A survivor is the one person who will understand their healing process the best.

As the act of rape involves a rapist assuming control over a victim’s body without their consent, it is extremely important that the survivor is able to control their own healing process. Allowing a survivor to make their own choices goes a long way in rebuilding trust as it demonstrates that you respect their autonomy.

And, because the healing process differs for each individual, you could never anticipate exactly how the survivor wants to be supported. Rather, the survivor needs to tell you. For this reason it is crucial that good communication is practiced.

Many survivors go through a stage where they appear to not want to deal with their trauma. They might deny it happened as they want to forget it, or they might want to process what has happened themselves before discussing it with someone else.

This is a common part of the healing process. Do not pressure them into talking to you. Rather say gentle, encouraging statements, such as:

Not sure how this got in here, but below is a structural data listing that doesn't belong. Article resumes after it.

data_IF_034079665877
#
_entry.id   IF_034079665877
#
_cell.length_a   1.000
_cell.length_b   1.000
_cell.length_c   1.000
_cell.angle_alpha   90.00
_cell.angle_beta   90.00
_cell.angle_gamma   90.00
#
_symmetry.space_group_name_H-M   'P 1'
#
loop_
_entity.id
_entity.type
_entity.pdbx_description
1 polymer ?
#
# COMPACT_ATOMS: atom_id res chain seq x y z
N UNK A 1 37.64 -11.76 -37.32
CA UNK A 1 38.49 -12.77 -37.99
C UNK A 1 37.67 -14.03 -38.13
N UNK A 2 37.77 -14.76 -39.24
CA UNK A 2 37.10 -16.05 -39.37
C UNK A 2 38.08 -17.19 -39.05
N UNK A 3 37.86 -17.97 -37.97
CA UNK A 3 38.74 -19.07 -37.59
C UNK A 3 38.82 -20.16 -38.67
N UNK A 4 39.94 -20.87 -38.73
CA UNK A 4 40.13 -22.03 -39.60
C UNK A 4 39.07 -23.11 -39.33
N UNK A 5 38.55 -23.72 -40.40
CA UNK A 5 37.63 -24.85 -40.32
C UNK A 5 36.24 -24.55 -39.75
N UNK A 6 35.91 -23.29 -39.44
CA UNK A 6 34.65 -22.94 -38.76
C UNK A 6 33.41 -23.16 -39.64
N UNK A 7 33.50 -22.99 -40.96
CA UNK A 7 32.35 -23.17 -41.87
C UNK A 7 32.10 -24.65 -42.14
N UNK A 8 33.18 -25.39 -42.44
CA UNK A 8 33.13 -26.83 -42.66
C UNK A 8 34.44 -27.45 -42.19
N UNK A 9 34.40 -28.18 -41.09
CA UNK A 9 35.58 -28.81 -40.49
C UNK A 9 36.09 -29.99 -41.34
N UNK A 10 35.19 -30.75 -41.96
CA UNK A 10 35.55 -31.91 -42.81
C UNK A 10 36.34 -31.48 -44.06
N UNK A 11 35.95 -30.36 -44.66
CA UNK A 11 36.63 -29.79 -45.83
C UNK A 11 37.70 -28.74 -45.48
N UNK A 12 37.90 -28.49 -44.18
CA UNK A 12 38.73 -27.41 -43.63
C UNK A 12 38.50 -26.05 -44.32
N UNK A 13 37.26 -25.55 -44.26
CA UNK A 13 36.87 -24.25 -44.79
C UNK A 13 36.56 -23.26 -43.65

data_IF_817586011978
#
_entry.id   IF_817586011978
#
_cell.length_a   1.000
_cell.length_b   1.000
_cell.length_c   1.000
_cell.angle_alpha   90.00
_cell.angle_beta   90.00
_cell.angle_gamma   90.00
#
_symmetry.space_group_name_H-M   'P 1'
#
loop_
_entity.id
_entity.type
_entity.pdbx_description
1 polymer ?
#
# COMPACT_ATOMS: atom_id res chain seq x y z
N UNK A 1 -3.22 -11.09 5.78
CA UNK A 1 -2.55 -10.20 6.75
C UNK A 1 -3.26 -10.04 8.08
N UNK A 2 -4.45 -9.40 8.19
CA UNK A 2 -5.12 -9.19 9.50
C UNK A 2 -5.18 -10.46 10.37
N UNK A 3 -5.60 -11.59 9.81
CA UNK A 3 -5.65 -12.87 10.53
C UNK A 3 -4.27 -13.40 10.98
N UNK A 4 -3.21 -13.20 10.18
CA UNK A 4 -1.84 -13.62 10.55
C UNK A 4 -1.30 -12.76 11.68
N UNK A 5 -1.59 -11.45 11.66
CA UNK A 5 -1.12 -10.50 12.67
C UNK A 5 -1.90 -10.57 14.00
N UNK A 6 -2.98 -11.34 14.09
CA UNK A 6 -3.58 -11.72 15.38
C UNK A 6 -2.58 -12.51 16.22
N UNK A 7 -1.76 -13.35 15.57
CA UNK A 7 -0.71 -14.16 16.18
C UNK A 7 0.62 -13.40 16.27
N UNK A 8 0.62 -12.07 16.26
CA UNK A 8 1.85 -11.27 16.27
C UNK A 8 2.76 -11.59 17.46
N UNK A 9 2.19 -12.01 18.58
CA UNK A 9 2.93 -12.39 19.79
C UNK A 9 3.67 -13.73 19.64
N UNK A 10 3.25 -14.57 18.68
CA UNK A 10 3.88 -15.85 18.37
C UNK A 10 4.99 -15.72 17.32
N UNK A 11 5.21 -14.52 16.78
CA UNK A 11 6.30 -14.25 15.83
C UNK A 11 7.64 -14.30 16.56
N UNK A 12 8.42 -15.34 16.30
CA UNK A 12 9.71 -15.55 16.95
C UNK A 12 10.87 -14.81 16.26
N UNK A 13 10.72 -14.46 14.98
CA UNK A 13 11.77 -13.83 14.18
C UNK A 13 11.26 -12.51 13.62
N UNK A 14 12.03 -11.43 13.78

• “You’ve gone through something traumatic, and I want to let you know that I’m here to listen to you if you ever want to talk about it.”
  • “I know you’ve experienced something difficult. Let me know when and how you would like me to support you.”
  • “I’m ready to listen to you and support you if you need me. I will not judge or blame you for what happened to you.”

When a survivor speaks to you about their trauma, listen carefully and do not judge them. This will help you build a sense of mutual respect and trust.

A number of rape survivors are afraid of becoming defined by what had happened to them. For this reason, it’s important their trauma is not a constant focus of the relationship.

They were full human beings before their trauma, and they still are full human beings, even if their trauma seems to consume them at times. Let them know that you do not think of them as only a ‘victim’, but as a wonderful/open-minded/loving/kind/warm person who endured something traumatic. 


Some survivors might be apprehensive about going to counseling for a number of reasons. Some might want to forget the incident has happened. Others might feel afraid of reliving or retelling the experience. Sometimes, they are simply not ready to process what has happened to them.

All of these reactions are normal and common. After some time has passed, they might feel able to discuss what has happened to them.

Pushing a survivor to go to a counsellor can be counterproductive.